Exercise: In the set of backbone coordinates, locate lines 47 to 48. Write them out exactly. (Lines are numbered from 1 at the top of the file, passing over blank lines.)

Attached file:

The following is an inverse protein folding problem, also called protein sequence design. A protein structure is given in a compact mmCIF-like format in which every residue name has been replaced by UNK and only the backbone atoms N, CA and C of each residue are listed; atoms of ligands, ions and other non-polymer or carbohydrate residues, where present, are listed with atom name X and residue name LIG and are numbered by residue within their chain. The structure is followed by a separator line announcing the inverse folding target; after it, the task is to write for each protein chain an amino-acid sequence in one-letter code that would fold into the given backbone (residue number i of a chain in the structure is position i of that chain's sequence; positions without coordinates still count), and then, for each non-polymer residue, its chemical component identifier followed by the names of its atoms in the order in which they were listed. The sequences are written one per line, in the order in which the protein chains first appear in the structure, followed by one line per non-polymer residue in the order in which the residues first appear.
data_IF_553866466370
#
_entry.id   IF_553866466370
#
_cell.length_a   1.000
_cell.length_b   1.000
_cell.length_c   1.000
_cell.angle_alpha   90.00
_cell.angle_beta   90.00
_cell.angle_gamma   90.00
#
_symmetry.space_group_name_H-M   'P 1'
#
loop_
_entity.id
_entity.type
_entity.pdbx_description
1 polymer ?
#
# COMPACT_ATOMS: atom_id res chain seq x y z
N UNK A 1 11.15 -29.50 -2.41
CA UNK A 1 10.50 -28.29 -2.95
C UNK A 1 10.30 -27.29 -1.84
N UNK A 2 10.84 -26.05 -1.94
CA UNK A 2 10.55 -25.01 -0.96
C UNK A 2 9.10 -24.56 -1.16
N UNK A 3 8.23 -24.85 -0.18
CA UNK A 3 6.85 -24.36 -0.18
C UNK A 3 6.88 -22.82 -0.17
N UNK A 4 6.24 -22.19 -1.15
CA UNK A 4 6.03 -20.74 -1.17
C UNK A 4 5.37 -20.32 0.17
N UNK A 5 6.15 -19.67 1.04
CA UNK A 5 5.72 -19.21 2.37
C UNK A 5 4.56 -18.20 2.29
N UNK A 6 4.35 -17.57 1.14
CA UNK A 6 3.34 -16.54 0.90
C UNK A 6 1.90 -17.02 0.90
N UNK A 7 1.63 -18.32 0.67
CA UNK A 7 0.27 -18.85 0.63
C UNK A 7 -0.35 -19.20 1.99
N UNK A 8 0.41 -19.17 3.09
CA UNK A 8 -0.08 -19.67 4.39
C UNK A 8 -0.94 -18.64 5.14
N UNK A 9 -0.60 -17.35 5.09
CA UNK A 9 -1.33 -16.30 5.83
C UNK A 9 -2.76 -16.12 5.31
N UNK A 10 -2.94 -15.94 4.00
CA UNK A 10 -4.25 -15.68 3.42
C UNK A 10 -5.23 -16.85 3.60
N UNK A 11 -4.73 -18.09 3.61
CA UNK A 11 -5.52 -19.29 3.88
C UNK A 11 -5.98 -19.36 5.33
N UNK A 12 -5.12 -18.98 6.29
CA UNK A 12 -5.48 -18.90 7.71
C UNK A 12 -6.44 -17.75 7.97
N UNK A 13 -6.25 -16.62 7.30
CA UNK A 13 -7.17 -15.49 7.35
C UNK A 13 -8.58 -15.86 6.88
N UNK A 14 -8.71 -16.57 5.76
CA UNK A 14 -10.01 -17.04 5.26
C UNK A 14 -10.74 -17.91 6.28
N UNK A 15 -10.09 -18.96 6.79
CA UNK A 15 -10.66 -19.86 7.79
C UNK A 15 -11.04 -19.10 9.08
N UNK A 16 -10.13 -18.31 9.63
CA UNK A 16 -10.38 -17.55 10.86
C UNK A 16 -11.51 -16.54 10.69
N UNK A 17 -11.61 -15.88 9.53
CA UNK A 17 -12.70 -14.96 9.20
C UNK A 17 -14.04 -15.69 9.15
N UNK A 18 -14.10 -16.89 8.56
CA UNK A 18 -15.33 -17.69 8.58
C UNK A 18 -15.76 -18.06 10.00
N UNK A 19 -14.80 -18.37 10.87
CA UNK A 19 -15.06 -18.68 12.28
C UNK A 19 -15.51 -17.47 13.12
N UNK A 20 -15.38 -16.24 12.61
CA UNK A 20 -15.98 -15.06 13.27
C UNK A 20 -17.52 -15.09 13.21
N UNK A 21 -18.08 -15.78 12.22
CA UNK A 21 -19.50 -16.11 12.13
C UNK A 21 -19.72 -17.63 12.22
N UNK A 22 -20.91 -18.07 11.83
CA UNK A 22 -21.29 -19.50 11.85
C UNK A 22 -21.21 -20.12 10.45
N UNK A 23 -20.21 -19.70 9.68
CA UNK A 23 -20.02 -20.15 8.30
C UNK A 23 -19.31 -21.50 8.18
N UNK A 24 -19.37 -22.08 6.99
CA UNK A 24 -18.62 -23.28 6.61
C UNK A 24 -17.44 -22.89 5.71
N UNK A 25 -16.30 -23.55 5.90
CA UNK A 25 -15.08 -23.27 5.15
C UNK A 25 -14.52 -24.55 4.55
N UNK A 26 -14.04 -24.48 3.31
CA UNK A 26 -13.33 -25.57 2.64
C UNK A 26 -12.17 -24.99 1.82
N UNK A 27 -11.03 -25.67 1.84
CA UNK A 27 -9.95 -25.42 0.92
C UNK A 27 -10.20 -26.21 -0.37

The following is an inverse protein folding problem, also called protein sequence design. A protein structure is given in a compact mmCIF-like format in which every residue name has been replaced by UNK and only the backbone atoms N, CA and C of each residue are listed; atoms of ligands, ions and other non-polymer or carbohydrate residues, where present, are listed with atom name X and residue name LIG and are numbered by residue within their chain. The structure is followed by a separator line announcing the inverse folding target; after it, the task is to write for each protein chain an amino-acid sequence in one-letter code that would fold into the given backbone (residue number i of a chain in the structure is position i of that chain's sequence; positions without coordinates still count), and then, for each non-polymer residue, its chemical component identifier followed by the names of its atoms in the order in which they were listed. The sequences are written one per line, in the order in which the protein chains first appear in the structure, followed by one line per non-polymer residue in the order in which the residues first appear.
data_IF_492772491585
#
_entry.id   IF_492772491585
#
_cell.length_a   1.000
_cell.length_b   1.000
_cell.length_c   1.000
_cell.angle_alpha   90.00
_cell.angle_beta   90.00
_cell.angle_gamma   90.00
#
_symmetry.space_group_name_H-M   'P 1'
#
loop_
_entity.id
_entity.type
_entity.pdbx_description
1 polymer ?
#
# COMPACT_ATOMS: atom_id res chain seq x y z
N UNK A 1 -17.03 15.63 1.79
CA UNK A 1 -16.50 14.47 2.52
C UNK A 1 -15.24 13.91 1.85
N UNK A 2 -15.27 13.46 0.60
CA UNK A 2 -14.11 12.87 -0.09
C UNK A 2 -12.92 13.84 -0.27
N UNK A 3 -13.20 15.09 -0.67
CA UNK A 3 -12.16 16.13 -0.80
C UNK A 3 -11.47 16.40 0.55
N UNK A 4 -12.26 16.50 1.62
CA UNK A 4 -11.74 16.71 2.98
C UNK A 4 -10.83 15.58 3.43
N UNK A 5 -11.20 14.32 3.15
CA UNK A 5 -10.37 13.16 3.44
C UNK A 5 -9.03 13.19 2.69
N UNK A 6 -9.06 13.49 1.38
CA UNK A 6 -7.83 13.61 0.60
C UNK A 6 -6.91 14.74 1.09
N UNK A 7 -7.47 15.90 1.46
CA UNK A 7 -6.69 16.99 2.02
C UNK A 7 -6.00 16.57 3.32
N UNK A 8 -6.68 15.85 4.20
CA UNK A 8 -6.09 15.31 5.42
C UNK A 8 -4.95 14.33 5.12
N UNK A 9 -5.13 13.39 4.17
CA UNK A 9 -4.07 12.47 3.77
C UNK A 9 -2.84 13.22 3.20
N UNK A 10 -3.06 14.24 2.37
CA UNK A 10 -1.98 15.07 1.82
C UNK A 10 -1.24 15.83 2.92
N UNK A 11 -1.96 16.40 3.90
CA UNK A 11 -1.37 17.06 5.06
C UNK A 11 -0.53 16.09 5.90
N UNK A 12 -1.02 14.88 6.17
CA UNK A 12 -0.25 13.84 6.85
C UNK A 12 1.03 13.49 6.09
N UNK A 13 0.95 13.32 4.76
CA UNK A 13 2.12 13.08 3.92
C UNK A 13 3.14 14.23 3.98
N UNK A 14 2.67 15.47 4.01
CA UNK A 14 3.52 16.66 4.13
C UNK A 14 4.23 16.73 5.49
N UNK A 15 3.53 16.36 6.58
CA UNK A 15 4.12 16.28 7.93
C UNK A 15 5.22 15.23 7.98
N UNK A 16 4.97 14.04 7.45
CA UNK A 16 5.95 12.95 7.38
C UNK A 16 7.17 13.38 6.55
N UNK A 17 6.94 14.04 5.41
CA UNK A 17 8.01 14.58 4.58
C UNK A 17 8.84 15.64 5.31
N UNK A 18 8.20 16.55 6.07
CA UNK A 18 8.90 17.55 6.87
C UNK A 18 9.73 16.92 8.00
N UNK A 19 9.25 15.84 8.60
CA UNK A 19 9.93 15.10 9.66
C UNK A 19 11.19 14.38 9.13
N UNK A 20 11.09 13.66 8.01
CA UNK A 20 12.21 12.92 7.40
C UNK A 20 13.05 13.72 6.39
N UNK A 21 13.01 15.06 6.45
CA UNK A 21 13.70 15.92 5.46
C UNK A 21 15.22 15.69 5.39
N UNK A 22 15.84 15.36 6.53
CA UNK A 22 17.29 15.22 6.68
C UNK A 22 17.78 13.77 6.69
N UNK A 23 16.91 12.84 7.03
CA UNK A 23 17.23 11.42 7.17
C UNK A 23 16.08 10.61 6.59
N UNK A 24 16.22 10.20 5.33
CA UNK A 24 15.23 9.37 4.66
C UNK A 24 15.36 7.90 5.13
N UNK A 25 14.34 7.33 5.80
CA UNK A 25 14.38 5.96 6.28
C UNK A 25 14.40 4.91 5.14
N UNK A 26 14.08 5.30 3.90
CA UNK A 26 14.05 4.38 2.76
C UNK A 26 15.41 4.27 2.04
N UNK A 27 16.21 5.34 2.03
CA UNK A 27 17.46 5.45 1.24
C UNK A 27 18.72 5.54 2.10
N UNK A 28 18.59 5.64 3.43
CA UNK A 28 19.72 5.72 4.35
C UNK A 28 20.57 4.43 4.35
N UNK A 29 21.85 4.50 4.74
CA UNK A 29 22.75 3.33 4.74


CA UNK A 9 -1.33 -16.30 5.83
C UNK A 9 -2.76 -16.12 5.31